A baby shower is a celebrated tradition for moms-to-be. But for lower-income expectant mothers in our community, it's something they may not get the chance to experience. One Charlotte organization is changing that, one woman at a time.
Charlotte Doula Kira Kimble has had a lot of inquiries over the past month. She reached out to WBTV's Brigida Mack to say her special series on Black Maternal Health last month caused a spike in interest in her business, TJACK Doula.
While the history of racial bias in medicine dates back more than a century in the U.S., it’s only recently begun to be seen as a contributing factor to why the black maternal mortality rate is three to four times higher than that of white women.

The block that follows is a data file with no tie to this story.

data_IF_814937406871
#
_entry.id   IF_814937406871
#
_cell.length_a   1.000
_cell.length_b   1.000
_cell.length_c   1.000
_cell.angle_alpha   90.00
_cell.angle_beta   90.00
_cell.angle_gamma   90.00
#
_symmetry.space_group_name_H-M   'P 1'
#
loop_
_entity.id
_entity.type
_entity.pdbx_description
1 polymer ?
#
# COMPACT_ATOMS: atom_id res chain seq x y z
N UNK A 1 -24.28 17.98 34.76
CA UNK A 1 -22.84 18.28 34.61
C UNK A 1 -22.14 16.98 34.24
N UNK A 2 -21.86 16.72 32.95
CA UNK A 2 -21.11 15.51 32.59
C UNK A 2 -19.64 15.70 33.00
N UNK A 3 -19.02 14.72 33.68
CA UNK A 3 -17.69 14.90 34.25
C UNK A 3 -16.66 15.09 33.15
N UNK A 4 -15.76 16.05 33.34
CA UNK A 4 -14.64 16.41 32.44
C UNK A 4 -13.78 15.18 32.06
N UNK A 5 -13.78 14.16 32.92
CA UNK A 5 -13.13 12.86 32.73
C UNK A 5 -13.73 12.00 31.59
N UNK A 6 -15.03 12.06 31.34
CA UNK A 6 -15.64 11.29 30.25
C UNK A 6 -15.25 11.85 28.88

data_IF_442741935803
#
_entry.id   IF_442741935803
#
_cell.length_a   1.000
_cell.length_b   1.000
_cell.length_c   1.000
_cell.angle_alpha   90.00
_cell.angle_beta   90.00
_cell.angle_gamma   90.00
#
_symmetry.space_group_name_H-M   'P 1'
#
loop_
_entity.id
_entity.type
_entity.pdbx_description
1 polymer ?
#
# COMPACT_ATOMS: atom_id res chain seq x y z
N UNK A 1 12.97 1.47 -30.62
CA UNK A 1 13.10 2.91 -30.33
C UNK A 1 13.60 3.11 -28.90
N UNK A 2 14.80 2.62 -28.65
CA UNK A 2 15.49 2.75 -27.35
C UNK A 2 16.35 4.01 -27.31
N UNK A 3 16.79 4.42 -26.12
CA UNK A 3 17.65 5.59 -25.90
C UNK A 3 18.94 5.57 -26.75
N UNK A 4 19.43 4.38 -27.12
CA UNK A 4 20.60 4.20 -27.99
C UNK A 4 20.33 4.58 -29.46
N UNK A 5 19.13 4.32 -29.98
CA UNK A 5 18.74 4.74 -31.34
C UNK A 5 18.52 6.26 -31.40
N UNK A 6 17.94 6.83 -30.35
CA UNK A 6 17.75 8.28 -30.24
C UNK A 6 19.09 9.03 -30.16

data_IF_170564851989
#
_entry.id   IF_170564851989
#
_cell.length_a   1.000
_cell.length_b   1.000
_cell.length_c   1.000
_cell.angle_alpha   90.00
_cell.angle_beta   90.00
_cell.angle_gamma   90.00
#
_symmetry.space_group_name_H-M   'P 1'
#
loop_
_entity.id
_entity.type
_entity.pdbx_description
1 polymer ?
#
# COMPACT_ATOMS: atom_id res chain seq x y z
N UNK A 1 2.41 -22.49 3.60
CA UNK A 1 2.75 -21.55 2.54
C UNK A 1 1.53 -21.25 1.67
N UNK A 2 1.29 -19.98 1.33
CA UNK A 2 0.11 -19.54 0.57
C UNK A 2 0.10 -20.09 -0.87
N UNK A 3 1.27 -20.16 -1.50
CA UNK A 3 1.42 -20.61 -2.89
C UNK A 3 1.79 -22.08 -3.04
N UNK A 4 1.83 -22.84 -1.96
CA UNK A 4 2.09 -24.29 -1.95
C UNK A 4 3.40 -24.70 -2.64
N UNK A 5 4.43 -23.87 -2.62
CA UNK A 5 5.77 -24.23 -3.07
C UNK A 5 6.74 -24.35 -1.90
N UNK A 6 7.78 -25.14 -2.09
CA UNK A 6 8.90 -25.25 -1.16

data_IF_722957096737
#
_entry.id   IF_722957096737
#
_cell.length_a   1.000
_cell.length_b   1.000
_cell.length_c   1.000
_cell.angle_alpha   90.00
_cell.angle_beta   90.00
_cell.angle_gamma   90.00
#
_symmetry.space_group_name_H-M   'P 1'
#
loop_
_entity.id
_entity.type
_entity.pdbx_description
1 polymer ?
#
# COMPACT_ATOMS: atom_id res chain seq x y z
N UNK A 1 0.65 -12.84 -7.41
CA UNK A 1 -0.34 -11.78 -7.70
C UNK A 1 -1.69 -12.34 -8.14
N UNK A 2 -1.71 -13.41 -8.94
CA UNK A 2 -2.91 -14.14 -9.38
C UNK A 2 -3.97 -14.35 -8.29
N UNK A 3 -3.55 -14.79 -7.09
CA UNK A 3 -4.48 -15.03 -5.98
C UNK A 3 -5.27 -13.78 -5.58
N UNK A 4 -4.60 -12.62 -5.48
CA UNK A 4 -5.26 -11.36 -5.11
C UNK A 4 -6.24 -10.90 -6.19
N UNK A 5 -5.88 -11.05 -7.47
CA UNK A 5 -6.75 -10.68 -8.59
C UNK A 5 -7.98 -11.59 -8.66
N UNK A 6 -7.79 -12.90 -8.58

As we continue our special look at black maternal health during the national Black Maternal Health week, we recognized through poring over pages of research and talking to black mothers, birth advocates and doctors that there are areas of concern.
By comparison, black women are 22 percent more likely to die from heart disease, 71 percent more likely to perish from cervical cancer and a whopping 243 percent more likely to die from pregnancy or childbirth related causes than white women.